The answer is radical community care. Radical self-care, an equally important practice, is defined by activist Angela Davis as the ability “to bring our entire selves into the movement. It means that we incorporate into our work as activists ways of acknowledging and hopefully also moving beyond trauma. It means a holistic approach [to care].” Radical community care involves the same principles but asks that we expand them on a community level. Well and Good defines community care as “the foundation of togetherness; by cultivating it, we are better able to support our well-being and that of our loved ones.” 

Radical community care invites us to consider how caring for ourselves and one another on an individual level can strengthen our collective. It is different from self care in that the ultimate goal is to think about how our actions extend beyond ourselves and can have a positive ripple effect for everyone. 

It’s understandable that one might become overwhelmed with graphic content and daily updates on crises that seem out of our control, but it’s critical to not let feelings of helplessness turn into complacency. Oppressive actors want us to be scared. They want us to be too overwhelmed to take action. They want us to feel like we have no power. 

That said, in moments of crisis it is of the utmost importance that we work together. Resistance to injustice is not something that should be done alone. It is much more effective and sustainable to resist together.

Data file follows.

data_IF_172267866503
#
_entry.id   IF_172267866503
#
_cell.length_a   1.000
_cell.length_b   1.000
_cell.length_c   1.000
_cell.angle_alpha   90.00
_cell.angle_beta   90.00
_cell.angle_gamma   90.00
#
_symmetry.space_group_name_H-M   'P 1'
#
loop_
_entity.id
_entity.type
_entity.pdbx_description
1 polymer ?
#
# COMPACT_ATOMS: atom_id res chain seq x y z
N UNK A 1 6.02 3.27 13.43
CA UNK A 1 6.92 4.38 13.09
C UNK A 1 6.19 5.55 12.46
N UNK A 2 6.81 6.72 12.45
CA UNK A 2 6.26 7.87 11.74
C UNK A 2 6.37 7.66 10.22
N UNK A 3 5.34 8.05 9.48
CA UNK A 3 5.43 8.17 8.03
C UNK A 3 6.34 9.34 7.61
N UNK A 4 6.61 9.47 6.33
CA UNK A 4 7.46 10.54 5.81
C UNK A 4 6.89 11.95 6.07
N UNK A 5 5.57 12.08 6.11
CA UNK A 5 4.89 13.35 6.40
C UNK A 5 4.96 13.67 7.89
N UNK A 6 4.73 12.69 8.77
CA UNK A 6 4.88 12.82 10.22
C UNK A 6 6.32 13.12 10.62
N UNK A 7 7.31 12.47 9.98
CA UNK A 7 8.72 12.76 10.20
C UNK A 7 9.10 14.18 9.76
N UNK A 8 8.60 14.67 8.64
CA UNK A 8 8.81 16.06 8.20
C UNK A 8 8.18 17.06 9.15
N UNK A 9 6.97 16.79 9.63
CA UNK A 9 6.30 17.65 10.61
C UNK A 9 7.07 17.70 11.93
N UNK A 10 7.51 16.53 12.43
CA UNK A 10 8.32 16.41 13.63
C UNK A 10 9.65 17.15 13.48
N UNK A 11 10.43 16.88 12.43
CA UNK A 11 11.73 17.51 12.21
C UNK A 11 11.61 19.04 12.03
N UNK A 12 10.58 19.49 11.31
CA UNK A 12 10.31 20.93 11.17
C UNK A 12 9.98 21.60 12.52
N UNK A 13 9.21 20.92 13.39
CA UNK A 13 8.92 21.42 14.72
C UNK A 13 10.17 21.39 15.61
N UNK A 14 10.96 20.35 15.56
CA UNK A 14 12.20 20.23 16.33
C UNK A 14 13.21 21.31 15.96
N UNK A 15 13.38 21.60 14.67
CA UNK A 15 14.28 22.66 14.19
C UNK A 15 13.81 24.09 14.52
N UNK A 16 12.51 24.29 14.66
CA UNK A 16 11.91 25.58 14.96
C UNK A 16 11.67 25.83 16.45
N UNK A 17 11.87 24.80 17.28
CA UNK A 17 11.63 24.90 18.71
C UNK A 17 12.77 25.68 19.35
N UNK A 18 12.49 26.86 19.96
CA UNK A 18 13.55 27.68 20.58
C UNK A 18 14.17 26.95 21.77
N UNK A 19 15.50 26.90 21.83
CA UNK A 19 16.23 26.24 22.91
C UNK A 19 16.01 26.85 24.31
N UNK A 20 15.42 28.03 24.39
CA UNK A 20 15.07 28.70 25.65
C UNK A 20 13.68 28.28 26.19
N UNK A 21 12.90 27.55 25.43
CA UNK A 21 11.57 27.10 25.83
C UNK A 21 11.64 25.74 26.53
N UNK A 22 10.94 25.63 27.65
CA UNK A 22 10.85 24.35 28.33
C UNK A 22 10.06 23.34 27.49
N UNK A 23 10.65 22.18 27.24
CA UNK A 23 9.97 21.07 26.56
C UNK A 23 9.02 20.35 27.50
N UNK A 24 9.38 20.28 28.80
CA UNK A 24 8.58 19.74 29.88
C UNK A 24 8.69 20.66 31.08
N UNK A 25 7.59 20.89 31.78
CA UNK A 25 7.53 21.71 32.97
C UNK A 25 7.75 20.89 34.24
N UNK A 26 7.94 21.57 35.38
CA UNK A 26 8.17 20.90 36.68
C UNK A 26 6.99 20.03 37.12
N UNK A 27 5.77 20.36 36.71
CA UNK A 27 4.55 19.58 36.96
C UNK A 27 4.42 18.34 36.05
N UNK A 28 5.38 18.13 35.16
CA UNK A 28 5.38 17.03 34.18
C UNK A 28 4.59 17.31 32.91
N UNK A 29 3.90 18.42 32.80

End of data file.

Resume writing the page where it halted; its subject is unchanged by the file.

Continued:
With respect to the current movements, here are five ways to consider practicing radical community care:

  1. Listen to communities outside of your own. When you come across a text post or video of someone describing their experience, make sure you’re listening to them. It’s not easy for anyone to talk about their trauma, so it’s important to hold space for their pain by listening.
  2. When you learn something new, especially if you find it disturbing, triggering, or discouraging, talk about it with someone you trust. Many people cope with emotional turmoil by shutting down and self-isolating. Instead, sharing with another person can help mitigate feelings of helplessness, strengthen a relationship, and engage in productive conversation.